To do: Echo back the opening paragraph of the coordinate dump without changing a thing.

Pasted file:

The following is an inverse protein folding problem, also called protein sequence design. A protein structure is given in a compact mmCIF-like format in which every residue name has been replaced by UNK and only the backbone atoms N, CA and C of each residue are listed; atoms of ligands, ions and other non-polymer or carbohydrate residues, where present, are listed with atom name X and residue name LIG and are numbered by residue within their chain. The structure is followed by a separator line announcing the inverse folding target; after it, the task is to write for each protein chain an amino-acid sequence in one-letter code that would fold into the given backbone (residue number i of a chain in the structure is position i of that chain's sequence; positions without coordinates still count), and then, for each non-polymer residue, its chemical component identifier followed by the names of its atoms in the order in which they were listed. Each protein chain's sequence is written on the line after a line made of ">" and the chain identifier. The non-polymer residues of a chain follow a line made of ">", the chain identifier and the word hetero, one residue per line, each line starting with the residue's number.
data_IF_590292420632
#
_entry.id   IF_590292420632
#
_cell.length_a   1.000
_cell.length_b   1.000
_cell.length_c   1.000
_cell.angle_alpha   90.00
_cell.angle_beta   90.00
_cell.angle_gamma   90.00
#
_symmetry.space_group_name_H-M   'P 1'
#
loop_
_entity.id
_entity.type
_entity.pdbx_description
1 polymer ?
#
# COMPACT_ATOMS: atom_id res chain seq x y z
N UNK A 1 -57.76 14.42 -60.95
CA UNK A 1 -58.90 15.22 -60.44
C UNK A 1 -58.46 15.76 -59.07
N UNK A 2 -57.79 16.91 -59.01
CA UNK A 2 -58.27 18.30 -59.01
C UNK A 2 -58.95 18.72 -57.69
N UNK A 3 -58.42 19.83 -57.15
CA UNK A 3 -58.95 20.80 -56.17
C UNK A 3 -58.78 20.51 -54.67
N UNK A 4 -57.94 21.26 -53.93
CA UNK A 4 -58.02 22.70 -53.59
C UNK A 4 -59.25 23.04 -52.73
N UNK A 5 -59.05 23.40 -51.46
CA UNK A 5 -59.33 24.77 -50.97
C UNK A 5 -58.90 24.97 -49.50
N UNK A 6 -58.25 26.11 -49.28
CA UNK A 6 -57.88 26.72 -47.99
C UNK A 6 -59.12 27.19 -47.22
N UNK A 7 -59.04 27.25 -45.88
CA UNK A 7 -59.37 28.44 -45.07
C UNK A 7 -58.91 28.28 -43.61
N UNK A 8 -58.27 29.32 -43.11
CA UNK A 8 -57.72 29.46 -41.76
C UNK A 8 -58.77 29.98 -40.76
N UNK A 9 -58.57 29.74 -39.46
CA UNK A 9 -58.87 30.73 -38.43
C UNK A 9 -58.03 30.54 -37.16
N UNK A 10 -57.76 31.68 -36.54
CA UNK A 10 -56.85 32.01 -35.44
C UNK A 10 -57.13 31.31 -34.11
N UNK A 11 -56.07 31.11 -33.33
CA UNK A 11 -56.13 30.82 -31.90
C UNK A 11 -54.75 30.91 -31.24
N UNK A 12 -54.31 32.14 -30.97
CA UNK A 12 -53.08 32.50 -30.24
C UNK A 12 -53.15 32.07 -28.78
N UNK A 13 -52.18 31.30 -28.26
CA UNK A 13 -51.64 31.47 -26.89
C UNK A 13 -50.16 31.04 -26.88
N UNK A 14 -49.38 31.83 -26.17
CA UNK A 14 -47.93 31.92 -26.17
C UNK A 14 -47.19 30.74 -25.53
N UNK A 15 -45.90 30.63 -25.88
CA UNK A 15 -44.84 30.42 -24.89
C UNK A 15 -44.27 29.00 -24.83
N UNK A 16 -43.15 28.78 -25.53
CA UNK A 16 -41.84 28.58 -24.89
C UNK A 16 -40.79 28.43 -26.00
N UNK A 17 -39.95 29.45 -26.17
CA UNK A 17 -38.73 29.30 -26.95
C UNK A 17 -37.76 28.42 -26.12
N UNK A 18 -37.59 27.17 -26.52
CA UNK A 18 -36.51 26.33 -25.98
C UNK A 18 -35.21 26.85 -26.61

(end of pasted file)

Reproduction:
The following is an inverse protein folding problem, also called protein sequence design. A protein structure is given in a compact mmCIF-like format in which every residue name has been replaced by UNK and only the backbone atoms N, CA and C of each residue are listed; atoms of ligands, ions and other non-polymer or carbohydrate residues, where present, are listed with atom name X and residue name LIG and are numbered by residue within their chain. The structure is followed by a separator line announcing the inverse folding target; after it, the task is to write for each protein chain an amino-acid sequence in one-letter code that would fold into the given backbone (residue number i of a chain in the structure is position i of that chain's sequence; positions without coordinates still count), and then, for each non-polymer residue, its chemical component identifier followed by the names of its atoms in the order in which they were listed. Each protein chain's sequence is written on the line after a line made of ">" and the chain identifier. The non-polymer residues of a chain follow a line made of ">", the chain identifier and the word hetero, one residue per line, each line starting with the residue's number.